- Ex Officio Chairman, Board of Governors, 1918–1920
- Born: January 4, 1858
- Died: May 28, 1946
As a member of the U.S. House of Representatives, Carter Glass co-sponsored the Federal Reserve Act. As secretary of the Treasury from 1918 to 1920, he also served as ex officio chairman of the Federal Reserve Board. Later, as U.S. senator and chairman of the Senate Banking Committee during the Great Depression, Glass co-sponsored major legislation that changed the structure and responsibilities of the Federal Reserve System.
Carter Glass was born in 1858 in Lynchburg, Virginia. Glass’s early career was spent in the newspaper business, where he rose from reporter to editor to publisher and, finally, to owner of the Lynchburg Daily News and the Daily Republican.
Glass entered government service in 1881 as Lynchburg city clerk. He participated actively in local, state, and national politics and used his position as an editor and publisher to endorse political candidates and support racial segregation.1 Glass served in the Virginia state senate from 1899 to 1902.2 He was also a delegate to the Virginia constitutional convention of 1901-02, where he championed a rewriting of the state constitution to disenfranchise the state's Black citizens.3*
Glass was elected to Congress in 1902, representing Virginia's sixth District, after having been appointed to fill a vacant seat earlier in the year.4 He was appointed to the House Banking and Currency Committee, where he took an active interest in banking and economics. Glass was appointed chairman of the committee in 1913 and worked with Senator Robert Owen (D-OK) and President Woodrow Wilson to pass the Federal Reserve Act. Glass advocated for a regionally decentralized central banking system with mixed public and private control, a concept that is reflected in the System’s structure to this day.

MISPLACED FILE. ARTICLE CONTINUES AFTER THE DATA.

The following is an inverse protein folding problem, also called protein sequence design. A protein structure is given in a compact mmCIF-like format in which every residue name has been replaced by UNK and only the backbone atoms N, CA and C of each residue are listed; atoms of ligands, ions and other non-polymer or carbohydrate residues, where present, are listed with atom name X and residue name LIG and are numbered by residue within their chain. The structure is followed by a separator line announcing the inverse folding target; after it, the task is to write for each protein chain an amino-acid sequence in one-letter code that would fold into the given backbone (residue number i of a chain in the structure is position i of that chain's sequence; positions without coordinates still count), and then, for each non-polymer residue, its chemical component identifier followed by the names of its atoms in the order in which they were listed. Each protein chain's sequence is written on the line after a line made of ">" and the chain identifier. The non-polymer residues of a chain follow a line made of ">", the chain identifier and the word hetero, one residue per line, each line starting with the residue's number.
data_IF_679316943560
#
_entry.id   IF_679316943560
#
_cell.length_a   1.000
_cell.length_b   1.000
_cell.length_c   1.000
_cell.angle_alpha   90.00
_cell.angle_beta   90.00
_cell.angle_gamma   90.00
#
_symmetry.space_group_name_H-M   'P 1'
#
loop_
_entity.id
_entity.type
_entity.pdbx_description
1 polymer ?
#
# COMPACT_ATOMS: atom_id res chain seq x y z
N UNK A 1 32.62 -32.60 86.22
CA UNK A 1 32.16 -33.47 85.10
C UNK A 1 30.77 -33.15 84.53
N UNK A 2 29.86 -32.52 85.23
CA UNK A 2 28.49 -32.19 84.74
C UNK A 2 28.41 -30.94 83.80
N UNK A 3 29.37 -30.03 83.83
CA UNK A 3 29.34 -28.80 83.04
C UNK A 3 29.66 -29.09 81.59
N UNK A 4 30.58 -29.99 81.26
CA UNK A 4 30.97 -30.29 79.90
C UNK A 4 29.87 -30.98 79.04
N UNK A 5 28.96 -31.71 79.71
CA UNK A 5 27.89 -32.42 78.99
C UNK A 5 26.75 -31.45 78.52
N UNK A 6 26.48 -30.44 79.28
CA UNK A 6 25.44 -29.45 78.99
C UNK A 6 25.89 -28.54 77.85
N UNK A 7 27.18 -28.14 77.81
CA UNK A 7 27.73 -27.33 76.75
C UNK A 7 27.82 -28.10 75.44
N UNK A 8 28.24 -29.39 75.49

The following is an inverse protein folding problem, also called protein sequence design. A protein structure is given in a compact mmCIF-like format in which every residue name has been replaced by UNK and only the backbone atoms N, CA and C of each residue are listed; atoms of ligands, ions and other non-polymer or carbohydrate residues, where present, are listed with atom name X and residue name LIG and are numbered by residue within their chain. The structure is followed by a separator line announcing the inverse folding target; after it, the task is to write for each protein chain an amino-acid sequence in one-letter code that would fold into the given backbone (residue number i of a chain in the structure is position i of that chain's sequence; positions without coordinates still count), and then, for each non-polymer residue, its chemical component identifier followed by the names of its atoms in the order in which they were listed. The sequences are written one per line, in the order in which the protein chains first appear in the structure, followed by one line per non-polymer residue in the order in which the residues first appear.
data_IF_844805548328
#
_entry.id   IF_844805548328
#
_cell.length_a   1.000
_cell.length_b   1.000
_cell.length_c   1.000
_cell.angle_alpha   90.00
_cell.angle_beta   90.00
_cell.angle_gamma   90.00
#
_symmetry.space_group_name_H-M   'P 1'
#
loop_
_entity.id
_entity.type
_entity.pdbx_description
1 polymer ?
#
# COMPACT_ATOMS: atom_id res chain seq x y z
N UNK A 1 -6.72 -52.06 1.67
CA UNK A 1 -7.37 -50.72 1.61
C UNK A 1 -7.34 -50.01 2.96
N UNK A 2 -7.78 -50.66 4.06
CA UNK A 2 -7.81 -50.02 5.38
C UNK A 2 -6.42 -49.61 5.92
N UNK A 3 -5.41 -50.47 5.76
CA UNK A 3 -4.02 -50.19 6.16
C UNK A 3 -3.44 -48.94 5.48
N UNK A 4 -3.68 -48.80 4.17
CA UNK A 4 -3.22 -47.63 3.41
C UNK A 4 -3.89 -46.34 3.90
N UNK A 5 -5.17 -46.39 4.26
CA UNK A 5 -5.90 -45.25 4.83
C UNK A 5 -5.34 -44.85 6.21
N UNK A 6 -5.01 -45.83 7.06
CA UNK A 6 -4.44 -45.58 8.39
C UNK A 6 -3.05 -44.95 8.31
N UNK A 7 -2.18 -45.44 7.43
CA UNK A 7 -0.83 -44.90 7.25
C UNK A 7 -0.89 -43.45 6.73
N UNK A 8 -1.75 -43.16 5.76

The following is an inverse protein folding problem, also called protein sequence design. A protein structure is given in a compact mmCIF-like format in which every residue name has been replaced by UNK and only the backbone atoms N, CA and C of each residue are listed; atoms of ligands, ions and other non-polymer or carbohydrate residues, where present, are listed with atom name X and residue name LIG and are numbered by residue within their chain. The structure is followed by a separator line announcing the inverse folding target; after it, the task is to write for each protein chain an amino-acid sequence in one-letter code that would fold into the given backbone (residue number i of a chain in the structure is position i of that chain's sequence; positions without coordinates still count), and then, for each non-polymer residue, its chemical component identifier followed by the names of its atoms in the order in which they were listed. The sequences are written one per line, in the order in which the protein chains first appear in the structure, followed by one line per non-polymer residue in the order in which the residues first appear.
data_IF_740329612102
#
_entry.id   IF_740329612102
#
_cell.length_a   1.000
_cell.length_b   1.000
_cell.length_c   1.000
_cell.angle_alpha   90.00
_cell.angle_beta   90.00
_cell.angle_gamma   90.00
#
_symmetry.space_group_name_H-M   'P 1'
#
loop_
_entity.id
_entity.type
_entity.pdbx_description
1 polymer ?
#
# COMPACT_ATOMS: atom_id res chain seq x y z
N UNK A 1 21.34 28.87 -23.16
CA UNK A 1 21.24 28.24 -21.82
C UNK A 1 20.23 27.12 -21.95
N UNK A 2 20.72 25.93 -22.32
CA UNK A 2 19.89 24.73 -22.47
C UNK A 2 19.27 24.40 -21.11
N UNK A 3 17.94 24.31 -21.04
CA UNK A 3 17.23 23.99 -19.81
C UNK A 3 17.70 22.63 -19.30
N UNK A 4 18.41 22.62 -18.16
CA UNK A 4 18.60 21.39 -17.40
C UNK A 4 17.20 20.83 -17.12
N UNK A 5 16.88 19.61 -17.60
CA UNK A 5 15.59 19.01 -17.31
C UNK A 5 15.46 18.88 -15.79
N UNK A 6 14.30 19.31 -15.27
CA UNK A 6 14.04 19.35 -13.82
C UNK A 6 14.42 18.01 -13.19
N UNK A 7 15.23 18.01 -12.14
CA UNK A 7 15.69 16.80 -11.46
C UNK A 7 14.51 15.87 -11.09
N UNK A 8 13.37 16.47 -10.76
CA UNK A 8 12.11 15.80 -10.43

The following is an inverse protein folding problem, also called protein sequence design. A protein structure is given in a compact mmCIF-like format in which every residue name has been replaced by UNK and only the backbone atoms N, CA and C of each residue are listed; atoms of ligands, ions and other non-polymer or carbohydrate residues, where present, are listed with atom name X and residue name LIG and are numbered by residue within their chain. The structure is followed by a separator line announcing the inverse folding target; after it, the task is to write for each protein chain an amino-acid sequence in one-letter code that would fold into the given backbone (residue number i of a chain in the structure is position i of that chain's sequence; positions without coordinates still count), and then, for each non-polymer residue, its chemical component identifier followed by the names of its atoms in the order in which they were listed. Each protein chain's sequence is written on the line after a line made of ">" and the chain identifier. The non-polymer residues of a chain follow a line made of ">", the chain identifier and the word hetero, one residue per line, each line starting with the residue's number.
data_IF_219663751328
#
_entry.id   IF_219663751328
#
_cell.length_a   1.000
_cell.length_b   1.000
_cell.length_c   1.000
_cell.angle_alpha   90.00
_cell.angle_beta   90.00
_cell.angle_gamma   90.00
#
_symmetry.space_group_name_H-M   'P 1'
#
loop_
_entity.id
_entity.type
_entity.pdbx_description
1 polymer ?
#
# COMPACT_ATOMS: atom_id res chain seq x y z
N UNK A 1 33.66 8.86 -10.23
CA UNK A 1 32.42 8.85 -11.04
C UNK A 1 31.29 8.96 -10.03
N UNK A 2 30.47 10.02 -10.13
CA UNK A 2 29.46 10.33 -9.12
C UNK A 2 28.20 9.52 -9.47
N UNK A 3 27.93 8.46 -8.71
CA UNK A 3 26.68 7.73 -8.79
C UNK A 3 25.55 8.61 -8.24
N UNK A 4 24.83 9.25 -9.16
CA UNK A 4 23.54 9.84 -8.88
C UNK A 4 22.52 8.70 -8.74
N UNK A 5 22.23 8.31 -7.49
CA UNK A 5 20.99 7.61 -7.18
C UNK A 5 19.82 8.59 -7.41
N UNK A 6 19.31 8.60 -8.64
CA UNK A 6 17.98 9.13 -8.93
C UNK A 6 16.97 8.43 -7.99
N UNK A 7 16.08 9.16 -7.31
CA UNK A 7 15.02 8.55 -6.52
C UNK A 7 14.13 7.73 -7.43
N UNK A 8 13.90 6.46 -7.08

In 1918, President Wilson appointed Glass to lead the Treasury Department, succeeding William McAdoo. As secretary of the Treasury, Glass was ex officio chairman of the Federal Reserve Board. In his brief tenure Glass favored the use of qualitative measures rather than interest rates to control the growth of credit.5
In early 1920, Glass was appointed to the U.S. Senate to fill an unexpired term. He remained in the Senate until his death in 1946. As senator, Glass lent his name and influence to notable legislation, including the Banking Act of 1932, the Banking Act of 1933 (commonly called the Glass-Steagall Act), and the Banking Act of 1935. These acts restructured the Federal Reserve System by forming the Federal Open Market Committee (the Federal Reserve’s chief monetary policymaking body) and giving new authority to the Federal Reserve’s Board of Governors (which replaced the Federal Reserve Board). Among other things, the acts also separated commercial and investment banking and created the Federal Deposit Insurance Corporation.
Glass died on May 28, 1946.
* To our readers: This website provides information about individuals who played important roles in Federal Reserve history, some of whom embraced, advocated, or advanced public policies that are wholly inconsistent with our values. This profile and others on this website acknowledge these problematic views and actions. The Federal Reserve History website is committed to transparency in documenting the stories that Fed history reveals and doing so in a manner that is consistent with the Federal Reserve’s commitment to education, diversity, equity, and inclusion.
Written by the Federal Reserve Bank of Richmond in 2013 and updated by Genevieve Podleski and David C. Wheelock, September 13, 2021. See disclaimer.
Written by the Federal Reserve Bank of Richmond. See disclaimer.
 Fink, Matthew. The Unlikely Reformer: Carter Glass and Financial Regulation. George Mason University Press, 2019.
 "Constitutional Convention, Virginia (1901-1902)," Encyclopedia Virginia, n.d. and Wilson, Harold. “The Role of Carter Glass in the Disfranchisement of the Virginia Negro.” The Historian 32, no. 1 (1969): 69–82. See also White, Eugene. "Carter Glass." The Encyclopedia of American Business History and Biography. Facts on File, 1990: 160; and Lowenstein, Roger. America’s Bank: The Epic Struggle to Create the Federal Reserve. Penguin Press, 2015: 153.
 Meltzer, Allan H. A History of the Federal Reserve, Volume 1. University of Chicago Press, 2010: 92, 96.